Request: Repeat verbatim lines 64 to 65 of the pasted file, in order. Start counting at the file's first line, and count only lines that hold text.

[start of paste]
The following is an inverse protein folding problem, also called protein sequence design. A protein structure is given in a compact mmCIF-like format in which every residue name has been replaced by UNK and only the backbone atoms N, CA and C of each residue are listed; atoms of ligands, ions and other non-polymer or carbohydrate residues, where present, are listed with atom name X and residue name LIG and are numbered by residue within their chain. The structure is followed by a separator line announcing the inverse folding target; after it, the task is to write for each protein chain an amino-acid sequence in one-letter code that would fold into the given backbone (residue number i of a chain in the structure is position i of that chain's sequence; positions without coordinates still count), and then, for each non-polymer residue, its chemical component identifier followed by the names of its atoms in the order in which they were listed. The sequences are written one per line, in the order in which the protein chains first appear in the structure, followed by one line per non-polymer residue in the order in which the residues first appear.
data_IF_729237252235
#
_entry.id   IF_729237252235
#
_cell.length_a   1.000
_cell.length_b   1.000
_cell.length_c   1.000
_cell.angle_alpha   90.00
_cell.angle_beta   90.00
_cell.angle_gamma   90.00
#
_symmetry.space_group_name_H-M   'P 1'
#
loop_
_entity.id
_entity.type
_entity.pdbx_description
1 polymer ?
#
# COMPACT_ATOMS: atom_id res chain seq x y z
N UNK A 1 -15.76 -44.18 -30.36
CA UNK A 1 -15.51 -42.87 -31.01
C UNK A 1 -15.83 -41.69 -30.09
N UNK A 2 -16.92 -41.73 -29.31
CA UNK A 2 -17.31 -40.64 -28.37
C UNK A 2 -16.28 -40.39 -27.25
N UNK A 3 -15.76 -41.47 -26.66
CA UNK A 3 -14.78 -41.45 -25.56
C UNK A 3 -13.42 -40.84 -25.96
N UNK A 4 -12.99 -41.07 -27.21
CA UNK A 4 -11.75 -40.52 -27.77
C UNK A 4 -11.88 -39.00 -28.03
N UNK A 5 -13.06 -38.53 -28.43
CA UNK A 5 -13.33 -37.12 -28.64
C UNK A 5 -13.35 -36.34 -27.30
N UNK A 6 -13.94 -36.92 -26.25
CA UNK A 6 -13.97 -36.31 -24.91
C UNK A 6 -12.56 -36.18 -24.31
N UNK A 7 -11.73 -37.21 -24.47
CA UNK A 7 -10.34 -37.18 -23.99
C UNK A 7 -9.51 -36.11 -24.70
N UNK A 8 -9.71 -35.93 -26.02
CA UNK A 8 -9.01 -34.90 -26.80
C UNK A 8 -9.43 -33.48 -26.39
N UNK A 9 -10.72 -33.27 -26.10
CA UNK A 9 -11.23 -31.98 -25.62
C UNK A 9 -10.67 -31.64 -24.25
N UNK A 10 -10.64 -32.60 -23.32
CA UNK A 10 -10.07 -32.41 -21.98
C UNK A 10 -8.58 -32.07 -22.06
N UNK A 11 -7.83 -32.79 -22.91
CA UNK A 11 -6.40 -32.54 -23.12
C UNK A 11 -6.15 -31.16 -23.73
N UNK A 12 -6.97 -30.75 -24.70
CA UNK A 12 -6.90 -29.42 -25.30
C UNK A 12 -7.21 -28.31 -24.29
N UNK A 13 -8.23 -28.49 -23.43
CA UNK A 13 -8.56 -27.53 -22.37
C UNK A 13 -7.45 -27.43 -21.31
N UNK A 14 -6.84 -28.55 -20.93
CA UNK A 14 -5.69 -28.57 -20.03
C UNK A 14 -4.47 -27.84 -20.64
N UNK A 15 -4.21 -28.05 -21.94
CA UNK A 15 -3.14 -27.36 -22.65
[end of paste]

N UNK A 15 -4.21 -28.05 -21.94
CA UNK A 15 -3.14 -27.36 -22.65